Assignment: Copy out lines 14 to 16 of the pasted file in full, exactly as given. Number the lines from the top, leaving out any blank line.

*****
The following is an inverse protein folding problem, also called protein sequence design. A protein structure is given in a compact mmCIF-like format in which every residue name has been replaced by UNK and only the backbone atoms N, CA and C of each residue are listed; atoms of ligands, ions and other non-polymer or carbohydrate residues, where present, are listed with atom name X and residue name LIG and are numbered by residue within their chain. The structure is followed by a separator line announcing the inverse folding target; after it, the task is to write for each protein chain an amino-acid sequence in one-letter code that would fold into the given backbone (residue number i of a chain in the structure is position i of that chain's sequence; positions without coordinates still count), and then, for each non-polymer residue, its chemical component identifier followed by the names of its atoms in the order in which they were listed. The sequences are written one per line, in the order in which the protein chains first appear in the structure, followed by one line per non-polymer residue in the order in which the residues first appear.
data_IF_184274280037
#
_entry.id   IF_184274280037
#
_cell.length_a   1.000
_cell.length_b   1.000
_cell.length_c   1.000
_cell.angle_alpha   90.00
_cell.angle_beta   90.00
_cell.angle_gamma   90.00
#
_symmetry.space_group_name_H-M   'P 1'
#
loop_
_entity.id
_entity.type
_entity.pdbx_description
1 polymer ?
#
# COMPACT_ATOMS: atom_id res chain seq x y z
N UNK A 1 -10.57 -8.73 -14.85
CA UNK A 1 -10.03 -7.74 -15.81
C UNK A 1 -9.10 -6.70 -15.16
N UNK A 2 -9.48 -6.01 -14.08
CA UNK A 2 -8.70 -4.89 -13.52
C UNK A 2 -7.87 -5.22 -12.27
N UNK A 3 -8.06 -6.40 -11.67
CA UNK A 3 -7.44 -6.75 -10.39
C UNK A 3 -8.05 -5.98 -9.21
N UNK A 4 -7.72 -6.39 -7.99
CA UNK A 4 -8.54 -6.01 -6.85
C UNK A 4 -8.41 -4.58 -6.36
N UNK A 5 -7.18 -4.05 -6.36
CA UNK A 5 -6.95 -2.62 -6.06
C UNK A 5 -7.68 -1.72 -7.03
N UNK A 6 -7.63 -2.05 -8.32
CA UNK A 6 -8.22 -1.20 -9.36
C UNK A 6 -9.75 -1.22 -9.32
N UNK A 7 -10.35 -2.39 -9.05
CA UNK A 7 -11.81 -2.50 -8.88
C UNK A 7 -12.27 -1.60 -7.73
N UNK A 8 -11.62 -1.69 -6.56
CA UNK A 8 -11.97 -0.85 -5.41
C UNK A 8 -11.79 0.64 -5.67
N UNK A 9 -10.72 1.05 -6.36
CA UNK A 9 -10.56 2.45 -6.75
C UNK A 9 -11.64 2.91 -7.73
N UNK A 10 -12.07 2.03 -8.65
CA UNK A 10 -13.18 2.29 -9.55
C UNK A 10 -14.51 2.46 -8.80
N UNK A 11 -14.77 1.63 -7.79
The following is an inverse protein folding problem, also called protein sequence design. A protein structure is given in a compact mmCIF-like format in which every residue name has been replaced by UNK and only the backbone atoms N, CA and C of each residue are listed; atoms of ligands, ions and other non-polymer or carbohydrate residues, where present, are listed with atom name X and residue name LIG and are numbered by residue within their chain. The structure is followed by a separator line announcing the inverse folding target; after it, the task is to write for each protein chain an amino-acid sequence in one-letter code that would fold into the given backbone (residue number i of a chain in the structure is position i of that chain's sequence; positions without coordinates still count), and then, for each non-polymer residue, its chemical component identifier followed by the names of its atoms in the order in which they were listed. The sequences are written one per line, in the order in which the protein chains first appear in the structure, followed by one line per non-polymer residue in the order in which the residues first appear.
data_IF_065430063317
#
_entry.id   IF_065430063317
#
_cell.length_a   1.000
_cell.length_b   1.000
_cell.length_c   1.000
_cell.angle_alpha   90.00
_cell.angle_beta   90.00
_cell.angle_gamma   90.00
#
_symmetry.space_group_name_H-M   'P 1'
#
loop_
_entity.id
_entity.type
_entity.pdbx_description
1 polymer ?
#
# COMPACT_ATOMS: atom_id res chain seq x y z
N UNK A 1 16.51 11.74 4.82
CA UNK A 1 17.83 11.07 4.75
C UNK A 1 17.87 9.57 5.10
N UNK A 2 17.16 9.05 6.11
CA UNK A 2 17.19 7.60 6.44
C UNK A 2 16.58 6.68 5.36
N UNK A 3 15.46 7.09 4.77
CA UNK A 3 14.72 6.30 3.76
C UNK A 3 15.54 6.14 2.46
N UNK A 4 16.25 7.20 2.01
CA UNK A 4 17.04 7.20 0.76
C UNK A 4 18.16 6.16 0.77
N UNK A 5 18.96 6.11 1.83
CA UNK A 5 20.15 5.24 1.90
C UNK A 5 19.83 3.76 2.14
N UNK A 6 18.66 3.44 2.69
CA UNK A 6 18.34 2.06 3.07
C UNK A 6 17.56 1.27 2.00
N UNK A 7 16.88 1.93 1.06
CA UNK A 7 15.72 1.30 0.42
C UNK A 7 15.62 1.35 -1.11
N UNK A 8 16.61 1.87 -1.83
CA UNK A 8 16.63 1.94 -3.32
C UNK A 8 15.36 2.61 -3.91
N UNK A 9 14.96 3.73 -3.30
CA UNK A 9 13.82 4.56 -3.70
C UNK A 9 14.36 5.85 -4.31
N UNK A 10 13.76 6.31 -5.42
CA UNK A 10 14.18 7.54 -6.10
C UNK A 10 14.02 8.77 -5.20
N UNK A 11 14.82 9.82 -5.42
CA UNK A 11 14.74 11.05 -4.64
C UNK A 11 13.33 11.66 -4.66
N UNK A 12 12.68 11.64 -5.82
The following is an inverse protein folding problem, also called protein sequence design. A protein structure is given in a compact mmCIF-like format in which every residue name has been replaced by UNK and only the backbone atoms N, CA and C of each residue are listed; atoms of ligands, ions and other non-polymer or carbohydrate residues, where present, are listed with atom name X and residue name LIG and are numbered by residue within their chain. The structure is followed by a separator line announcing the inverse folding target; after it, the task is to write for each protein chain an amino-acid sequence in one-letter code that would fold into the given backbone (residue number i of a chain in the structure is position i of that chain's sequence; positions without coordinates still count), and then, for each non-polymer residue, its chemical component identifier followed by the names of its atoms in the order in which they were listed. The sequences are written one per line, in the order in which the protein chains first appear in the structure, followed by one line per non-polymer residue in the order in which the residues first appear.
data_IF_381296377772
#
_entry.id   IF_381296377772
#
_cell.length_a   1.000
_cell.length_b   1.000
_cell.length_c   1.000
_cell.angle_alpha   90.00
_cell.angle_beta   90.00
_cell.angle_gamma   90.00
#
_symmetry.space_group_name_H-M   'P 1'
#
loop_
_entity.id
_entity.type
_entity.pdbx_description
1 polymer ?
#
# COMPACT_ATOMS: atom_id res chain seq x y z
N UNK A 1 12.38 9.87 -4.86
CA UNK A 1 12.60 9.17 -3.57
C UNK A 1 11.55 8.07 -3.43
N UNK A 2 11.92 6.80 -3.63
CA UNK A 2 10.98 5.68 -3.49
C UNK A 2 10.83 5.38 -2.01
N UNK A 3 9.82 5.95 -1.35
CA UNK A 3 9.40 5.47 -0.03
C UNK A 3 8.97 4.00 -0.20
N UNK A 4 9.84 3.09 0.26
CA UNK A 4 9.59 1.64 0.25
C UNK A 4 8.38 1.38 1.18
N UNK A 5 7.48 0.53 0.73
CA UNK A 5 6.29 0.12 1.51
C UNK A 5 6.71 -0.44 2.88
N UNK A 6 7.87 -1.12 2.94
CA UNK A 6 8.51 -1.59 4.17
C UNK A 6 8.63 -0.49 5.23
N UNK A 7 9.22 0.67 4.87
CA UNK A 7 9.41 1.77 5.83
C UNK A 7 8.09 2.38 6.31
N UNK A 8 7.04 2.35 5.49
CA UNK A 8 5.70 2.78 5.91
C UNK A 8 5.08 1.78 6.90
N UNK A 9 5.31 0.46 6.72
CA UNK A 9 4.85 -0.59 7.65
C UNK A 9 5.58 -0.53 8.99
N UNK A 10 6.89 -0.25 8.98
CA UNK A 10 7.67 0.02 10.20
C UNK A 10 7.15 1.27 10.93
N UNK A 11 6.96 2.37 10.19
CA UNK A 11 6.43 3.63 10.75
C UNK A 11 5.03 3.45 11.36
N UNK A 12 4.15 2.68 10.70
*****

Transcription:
#
loop_
_entity.id